Growth and trade with Africa


In his annual budget speech Minister of Finance Pravin Gordhan said South Africa’s annual economic growth lagged those of other sub-Saharan African nations. SA’s economy is expected to grow at 2.7% whereas other nations were achieving 5.5% or more. Just recently there was a newspaper report which stated that South Africa was in danger of losing its spot as African gatekeeper to a country such as Nigeria.

South Africa, which boasts the continent’s largest economy, needed to do more business with the rest of its neighbours in order to “better position itself as Africa’s economic gateway”, he said. “To succeed in this environment, we have to seize the opportunities presented by this changing world,” Gordhan said in Cape Town on February 22.

Quite coincidentally I’d chatted to a local winemaker who had just returned from a four day sales trip to Lusaka, Zambia. “It was unbelievable,” he said. He likened it to South Africa 30 or 40 years ago in that the first few shopping malls and large developments are just beginning to take hold. Many South African corporates have obviously recognised the possibilities offered by countries such as Zambia. Shoprite, Spar, Mr Price, Sterns, Wimpy, News Café, Pick n Pay, Woolworths and even Ster Kinekor have a presence. “When I was in the malls it felt like being in Cape Town or Johannesburg!”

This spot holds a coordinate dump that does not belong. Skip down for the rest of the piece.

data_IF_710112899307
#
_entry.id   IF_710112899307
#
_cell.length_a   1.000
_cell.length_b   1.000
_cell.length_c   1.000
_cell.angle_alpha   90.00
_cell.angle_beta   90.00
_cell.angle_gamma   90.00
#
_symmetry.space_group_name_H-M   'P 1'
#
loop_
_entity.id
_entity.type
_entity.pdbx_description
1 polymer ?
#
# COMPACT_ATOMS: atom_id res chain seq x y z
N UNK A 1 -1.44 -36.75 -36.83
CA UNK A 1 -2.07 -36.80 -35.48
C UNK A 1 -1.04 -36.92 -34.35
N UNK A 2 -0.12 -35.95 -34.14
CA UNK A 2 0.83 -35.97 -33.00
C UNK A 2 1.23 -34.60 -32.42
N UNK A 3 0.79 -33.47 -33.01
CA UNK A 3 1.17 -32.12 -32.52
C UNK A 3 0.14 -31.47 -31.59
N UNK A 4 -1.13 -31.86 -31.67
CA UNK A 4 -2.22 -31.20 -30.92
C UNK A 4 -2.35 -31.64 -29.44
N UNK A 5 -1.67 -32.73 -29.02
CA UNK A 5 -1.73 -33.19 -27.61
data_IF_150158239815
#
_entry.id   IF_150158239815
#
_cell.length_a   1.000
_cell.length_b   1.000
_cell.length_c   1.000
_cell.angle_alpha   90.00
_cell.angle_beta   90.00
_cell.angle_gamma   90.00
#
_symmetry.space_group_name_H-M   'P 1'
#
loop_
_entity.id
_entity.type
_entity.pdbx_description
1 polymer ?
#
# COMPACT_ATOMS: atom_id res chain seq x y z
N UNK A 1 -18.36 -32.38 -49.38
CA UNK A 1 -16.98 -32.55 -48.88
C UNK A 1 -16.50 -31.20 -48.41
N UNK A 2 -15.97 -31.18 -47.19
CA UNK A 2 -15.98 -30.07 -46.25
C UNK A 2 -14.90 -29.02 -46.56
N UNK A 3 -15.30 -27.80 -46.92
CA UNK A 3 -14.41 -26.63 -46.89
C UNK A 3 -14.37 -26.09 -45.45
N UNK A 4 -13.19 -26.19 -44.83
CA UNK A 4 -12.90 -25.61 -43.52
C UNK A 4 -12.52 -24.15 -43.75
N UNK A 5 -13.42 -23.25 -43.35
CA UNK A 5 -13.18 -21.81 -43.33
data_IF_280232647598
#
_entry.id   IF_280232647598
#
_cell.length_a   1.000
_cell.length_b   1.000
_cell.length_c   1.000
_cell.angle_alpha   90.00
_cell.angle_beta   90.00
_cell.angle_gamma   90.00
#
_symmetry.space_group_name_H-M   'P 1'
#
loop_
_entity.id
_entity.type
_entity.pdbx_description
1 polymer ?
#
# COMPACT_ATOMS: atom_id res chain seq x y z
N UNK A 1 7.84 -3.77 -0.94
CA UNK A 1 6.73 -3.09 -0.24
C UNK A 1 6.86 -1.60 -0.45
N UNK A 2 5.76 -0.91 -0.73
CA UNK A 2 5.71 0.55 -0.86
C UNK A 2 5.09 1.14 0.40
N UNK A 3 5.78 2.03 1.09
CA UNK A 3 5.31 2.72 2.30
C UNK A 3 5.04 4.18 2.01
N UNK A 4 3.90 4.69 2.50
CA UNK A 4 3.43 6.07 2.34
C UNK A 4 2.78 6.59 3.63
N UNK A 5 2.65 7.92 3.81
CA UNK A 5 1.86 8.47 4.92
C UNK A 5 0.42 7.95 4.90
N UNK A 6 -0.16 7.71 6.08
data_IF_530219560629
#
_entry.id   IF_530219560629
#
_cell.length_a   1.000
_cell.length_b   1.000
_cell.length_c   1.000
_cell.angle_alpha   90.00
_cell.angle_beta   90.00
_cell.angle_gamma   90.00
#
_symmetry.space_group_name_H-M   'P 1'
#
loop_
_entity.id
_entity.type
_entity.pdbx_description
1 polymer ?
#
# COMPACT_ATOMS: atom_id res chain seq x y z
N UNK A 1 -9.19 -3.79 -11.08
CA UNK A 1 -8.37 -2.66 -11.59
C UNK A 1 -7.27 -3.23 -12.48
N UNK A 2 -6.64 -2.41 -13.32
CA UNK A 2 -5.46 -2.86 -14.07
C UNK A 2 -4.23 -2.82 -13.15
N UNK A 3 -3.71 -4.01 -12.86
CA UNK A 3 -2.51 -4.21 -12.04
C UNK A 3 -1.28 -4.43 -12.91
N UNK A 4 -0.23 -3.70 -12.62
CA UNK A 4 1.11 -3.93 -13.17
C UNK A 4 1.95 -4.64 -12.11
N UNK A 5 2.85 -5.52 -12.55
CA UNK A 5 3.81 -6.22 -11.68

Just weeks ago Zambia shocked the rest of the continent and the footballing world by winning the Africa Cup of Nations tournament ahead of more favoured opposition Ivory Coast, a side packed with Premier League stars. But Zambia has more going for it than football. The country of 12.5 million inhabitants had an inflation rate of 30% in 2000. Just over a decade later it is in the low single digits with the World Bank having declared it one of the world’s fastest economically reformed countries. It has massive potential – as do Angola, Tanzania, Nigeria, Kenya, DRC, Ghana and more.

The winemaker was in Zambia to sell wine. “And it’s doing rather nicely too. I can see myself having to spend more time servicing this market because we’re growing which is fantastic.” It’s a predominantly urban market, obviously, and the taste is relatively unsophisticated with a distinct preference for sweeter wines. But is that any different to some of South Africa’s urban markets – or the popular taste three or four decades ago?

“And the people are just so fantastic too – really friendly, well spoken, accommodating and humble. Zambia was a very pleasant surprise. I look forward to my next sales trip.”

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